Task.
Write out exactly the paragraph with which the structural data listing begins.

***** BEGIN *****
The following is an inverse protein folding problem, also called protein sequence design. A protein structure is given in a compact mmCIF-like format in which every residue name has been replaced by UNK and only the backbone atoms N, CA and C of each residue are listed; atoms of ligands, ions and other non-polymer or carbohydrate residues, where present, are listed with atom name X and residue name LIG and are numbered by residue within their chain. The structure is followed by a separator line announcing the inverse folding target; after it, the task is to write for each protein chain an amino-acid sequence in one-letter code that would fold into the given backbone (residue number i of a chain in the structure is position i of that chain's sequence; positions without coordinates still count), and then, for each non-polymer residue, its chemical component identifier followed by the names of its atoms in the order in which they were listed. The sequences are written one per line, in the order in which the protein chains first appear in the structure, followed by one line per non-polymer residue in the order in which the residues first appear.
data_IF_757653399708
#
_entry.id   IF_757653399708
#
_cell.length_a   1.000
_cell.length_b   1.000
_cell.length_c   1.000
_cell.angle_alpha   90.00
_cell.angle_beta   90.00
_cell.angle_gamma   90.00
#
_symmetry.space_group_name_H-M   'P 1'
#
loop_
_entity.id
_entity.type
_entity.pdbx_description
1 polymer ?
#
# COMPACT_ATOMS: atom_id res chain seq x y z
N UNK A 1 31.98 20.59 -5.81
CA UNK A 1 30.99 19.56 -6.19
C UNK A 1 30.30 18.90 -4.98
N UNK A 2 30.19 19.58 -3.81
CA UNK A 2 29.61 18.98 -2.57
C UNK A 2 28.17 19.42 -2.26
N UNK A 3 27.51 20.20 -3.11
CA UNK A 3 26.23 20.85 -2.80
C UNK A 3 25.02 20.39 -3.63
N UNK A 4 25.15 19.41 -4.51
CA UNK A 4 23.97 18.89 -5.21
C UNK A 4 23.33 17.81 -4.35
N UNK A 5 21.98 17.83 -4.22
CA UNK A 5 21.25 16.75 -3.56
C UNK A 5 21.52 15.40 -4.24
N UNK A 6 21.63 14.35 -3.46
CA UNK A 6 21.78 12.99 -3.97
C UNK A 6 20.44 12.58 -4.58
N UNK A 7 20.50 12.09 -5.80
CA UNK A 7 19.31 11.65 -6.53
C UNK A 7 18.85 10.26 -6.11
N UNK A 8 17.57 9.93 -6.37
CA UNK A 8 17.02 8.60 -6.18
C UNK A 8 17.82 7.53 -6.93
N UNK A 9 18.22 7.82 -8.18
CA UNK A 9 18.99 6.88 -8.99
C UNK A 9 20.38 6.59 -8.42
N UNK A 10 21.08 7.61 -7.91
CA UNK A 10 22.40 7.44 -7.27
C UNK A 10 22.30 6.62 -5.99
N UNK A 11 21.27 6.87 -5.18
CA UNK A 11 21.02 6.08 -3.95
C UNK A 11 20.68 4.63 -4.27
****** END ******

The following is an inverse protein folding problem, also called protein sequence design. A protein structure is given in a compact mmCIF-like format in which every residue name has been replaced by UNK and only the backbone atoms N, CA and C of each residue are listed; atoms of ligands, ions and other non-polymer or carbohydrate residues, where present, are listed with atom name X and residue name LIG and are numbered by residue within their chain. The structure is followed by a separator line announcing the inverse folding target; after it, the task is to write for each protein chain an amino-acid sequence in one-letter code that would fold into the given backbone (residue number i of a chain in the structure is position i of that chain's sequence; positions without coordinates still count), and then, for each non-polymer residue, its chemical component identifier followed by the names of its atoms in the order in which they were listed. The sequences are written one per line, in the order in which the protein chains first appear in the structure, followed by one line per non-polymer residue in the order in which the residues first appear.